Naloxone program continues to save lives, despite deepening crisis
Naloxone is a drug that's effective at reversing an opiate overdose and is often referred to as Narcan, the brand name of a nasal injector.
"If people don't survive their overdose they can't make it into recovery, and that's really what it comes down to," said Chris Bell, director of the Division of Emergency Preparedness, Response and Injury Prevention for the Health Department.
The total number of overdoses reversed with free naloxone is likely much higher, according to Bell and others involved with the program, because many overdose reversals go unreported. The reversal figures are collected via surveys that people fill out when they return to one of close to 30 distribution sites across the state to get a refill.
It's a cost-effective program, with Vermont having spent only $1.15 million over the last 3 years. That's largely because the Health Department relies on existing needle exchange or treatment and recovery programs to do the distribution and collect survey data from people who use it.
Despite the success of Vermont's naloxone distribution program, and its drug treatment system of care — which experts say has among the deepest penetrations into the drug-addicted population of any state in the country — overdose deaths in the state spiked in 2016. Health Department figures show they are on pace to increase again in 2017.
"I think it's an incredible use of the money, and people's lives are better for it. There's plenty of people who are alive because of this program," Bell said, pausing before he added, "We just hope that at some point it won't be as necessary."
As part of the same program, the Health Department began providing emergency medical services providers with free naloxone in mid-2016. EMS agencies reported reversing overdoses in another 587 people that year alone, according to a Health Department data brief released last month.
The Health Department also began providing police agencies that want to carry the drug with free naloxone at that time as well, though the data brief does not include reversals by law enforcement.
Safe Recovery, a needle exchange in downtown Burlington operated by the Howard Center, is by far the largest distribution site, having passed out 71 percent of the 3,286 naloxone kits distributed thus far in 2017, according to the organization's internal figures and those released by the Health Department.
Tension arose between Safe Recovery and the Health Department earlier this year when workers at the needle exchange became concerned that the Health Department was trying to limit how much naloxone Safe Recovery staff could give their clients.
Bell had sought to impose a one dose per person limit, arguing that it should only take one dose to reverse an overdose. However, Safe Recovery cited Centers for Disease Control and Prevention guidance saying it frequently takes multiple doses to reverse an overdose. Clients are also frequently providing naloxone to friends who are also using opiates, they added.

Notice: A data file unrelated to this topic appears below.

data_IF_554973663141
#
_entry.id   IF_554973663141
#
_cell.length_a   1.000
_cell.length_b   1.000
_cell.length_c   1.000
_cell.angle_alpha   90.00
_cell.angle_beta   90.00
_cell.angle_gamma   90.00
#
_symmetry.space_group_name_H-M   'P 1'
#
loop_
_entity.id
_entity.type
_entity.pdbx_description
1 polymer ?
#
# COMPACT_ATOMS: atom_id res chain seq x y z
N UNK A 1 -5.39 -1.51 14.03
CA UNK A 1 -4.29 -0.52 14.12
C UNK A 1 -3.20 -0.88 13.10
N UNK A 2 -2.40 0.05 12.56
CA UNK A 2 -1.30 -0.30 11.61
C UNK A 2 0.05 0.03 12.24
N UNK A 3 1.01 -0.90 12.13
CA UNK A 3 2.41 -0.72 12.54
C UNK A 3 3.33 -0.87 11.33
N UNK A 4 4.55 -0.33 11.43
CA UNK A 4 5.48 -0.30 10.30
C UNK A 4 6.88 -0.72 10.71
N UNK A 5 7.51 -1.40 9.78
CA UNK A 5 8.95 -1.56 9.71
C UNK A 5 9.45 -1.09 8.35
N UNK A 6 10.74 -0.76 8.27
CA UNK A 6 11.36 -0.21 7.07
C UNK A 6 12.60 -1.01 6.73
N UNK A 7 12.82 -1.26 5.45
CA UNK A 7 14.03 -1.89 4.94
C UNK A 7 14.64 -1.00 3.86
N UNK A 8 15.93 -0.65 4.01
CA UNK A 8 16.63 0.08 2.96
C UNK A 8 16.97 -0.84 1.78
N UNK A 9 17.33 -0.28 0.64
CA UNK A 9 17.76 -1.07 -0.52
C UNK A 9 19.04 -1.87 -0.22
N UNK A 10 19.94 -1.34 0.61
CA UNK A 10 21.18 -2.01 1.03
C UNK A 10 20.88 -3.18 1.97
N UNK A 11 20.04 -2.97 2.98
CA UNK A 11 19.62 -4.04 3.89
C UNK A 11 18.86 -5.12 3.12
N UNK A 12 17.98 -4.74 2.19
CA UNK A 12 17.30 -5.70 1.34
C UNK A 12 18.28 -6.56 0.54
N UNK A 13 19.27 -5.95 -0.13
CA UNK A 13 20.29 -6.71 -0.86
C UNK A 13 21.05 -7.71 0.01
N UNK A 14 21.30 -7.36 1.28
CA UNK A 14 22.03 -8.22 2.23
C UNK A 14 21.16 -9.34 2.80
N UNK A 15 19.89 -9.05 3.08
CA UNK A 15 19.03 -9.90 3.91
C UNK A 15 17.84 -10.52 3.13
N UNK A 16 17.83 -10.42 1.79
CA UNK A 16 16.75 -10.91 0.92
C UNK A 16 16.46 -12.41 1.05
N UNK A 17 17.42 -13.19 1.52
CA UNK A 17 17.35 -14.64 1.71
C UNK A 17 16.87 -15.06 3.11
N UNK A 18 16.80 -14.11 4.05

Health Department figures on the naloxone distribution program show that in the first half of the year, people reported using 226 doses to reverse 142 overdoses, reinforcing the idea that it often takes multiple doses to revive someone.
The flap appears to be resolved, with Bell saying that all distribution centers are now encouraged to "use their own judgment" when it comes to how many doses to provide people with.
Grace Keller, Safe Recovery program director, said the Howard Center "collaborated with the Health Department to come to place where we would not be limited in the amount of doses we could give out."
Keller said that Safe Recovery is closing in on its 1,000 reported overdose reversal. That means the other 29 sites around the state are responsible for close to 200.
Safe Recovery figures show 34 percent of its clients who received naloxone come from outside Chittenden County, Keller said, as do 22 percent of the reversals reported to Safe Recovery.
Bell said it's not surprising that Safe Recovery has a statewide reach, as it was among the original distribution sites when the Vermont's naloxone distribution program began as a pilot in 2013, and Howard Center is the state's largest social service nonprofit.
Keller said Safe Recovery tries to refer clients to naloxone distribution sites that may be closer to home, but many return because they know Safe Recovery is open five days a week 9 a.m. to 5 p.m. Other sites may have more irregular hours, she said. Still, making people aware that naloxone is available nearby could help save lives, Keller said.
The EMS data reported by the Health Department shows that, while the largest number of overdoses occur in Chittenden County, the rate of overdose is actually higher in at least eight of Vermont's 13 other counties.
The rate is highest in Windham County at 14.3 overdose-related calls per 10,000 residents, more than twice the rate of 6.9 in Chittenden County. The data did not include rates for Essex and Grand Isle counties.
Survey data reported to distribution sites offer a rough sketch of the average opiate user in Vermont. New clients in 2016 were on average 37-years-old, and overwhelmingly white — 93 percent. A little over half were men. A quarter reported having overdosed at least once, and two thirds said their most recent overdose occurred while using heroin.
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